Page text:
Graphic by Sara Sanderford
A 100 percent smoke-free De Anza College campus might be a possibility for future students after a proposal by Chancellor Judy Miner at the Chancellor’s Advisory Council meeting on Oct. 5 and health and wellness director Mary Sullivan’s proposed policy to the Foothill-De Anza district on Monday Nov. 5.
De Anza’s academic senate voted on Nov. 26 to agree that De Anza should ban all smoking.
The California Community Colleges Board of Governor passed a resolution encouraging all community colleges to move towards becoming smoke-free, and as an incentive is offering grant money for cessation and enforcement efforts.
De Anza is a non-smoking campus, but has three designated smoking areas located on the edges of campus near Staff Parking Lot A, Parking Lot B and Parking Lot E where students tend to congregate to socialize and take smoke breaks in between classes.
Students say these smoking sections allow them to practice their habits in a non-judgemental environment and are aware of the view non-smokers have of them, so they go out of their way to be respectful by regularly cleaning up after themselves.
“They look at this like it’s an eyesore,” said Marc-Anthony Jackson, 24, film major. “That’s why the people who come here often are always cleaning it up.”
During an academic senate meeting on Nov. 5, health and wellness director Mary Sullivan said she wants to bring more enforcement to the smoking policies at De Anza by removing the designated smoking areas.
“We don’t want to lose any of our students to other community colleges due to lack of designated smoking area,” said DASB senator Josephine Lukius.
David Ulate, the district’s executive director of institutional research and planning, pointed out a smoking survey was conducted in 2016.
The survey, which had 3,662 responses, said 52 percent of respondents were worried about their health exposure to smoke in relation to second-hand smoke in designated smoking areas and student parking lots.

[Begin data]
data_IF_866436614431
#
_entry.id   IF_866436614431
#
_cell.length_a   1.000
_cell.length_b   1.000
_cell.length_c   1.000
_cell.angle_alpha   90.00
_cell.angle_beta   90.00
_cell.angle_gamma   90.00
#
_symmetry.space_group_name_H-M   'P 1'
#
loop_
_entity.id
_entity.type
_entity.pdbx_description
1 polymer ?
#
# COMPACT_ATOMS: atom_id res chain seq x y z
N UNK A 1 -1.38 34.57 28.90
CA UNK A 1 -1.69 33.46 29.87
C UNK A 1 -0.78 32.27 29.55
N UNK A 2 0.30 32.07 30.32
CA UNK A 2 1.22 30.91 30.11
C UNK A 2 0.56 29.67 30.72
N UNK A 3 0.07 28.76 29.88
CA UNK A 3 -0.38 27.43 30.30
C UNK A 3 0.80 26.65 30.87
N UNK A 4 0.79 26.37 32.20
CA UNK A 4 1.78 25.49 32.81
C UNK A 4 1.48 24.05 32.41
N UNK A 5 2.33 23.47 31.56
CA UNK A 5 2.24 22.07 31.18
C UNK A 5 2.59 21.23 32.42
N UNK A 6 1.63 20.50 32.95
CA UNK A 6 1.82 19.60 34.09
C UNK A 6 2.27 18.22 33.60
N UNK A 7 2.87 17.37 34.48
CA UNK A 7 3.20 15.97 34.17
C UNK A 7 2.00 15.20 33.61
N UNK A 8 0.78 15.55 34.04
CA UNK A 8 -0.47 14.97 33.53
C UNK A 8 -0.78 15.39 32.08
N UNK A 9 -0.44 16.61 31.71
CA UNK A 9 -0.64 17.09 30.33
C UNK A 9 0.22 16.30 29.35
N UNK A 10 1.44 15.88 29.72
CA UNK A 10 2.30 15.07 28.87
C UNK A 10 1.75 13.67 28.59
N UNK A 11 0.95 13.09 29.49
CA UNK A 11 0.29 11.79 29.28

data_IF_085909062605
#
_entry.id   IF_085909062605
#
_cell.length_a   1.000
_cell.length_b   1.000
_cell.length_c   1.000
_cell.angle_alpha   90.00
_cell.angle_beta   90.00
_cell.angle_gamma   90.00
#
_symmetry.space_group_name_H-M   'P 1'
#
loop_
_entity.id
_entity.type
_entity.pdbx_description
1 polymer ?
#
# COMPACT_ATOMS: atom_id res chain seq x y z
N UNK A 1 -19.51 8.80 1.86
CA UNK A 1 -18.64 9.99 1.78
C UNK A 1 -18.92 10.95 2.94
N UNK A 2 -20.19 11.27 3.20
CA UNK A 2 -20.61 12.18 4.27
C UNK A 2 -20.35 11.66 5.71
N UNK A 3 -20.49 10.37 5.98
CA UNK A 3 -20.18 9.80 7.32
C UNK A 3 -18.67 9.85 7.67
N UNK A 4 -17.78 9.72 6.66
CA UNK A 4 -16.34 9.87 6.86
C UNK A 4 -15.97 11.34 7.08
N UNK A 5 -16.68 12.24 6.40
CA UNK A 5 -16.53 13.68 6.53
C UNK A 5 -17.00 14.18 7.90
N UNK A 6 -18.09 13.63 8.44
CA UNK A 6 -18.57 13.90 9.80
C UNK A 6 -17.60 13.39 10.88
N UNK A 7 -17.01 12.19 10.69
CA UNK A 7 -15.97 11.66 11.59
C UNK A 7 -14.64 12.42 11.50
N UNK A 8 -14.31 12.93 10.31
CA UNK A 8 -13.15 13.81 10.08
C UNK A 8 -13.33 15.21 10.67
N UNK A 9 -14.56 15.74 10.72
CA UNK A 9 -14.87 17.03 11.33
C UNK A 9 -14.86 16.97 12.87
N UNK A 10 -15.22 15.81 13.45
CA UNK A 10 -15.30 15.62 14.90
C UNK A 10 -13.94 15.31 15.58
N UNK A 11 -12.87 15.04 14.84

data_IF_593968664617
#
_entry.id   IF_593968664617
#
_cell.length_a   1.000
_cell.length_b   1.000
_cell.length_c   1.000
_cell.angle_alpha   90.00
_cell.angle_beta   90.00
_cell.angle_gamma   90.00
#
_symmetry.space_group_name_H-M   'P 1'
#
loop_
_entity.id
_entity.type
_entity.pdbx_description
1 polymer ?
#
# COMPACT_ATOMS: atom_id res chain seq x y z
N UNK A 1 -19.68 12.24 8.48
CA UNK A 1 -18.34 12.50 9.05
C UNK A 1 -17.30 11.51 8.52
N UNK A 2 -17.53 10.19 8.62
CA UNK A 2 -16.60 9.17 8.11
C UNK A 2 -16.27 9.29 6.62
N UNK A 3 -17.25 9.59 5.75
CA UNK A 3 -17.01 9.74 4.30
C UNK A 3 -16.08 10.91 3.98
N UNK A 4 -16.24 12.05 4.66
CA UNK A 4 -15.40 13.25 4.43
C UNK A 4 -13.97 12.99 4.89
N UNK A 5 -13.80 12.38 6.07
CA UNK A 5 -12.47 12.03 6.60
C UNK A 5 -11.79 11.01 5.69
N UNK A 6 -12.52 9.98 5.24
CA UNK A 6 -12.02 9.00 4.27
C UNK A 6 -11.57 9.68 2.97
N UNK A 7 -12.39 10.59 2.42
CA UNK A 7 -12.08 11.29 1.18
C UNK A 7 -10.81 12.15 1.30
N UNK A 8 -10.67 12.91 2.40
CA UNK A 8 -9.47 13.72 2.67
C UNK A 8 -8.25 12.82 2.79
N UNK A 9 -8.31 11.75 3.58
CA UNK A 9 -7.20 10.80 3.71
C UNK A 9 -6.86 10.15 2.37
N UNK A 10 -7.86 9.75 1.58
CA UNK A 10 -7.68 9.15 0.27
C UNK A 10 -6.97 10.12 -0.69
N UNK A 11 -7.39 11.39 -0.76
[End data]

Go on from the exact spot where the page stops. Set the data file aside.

Brieanna Varney, nursing major, said she prefers keeping the smoking areas rather than getting rid of them.
“It smells whenever I walk past but if they have at least somewhere to go smoke they won’t be tempted to do it inside the campus,” she said.
The idea of conducting a district-wide survey this fall was asked by council members, but Ulate said it wouldn’t be a good time to add another survey since several other surveys were already planned this fall.
Some of those who congregate at the smoking areas say that over time, these areas have become somewhat of a community for them where they see familiar faces and share a social moment in between classes.
“Personally, it’s almost what motivates me to come to school in the mornings. Not the smoking itself, actually I don’t even smoke, but seeing these people who I’ve created an actual bond with on a daily basis.” said Ethan Hardrave, 20, environmental science major.
Chancellor’s Advisory Council members agreed that they would talk with their constituencies and report back at the next meeting.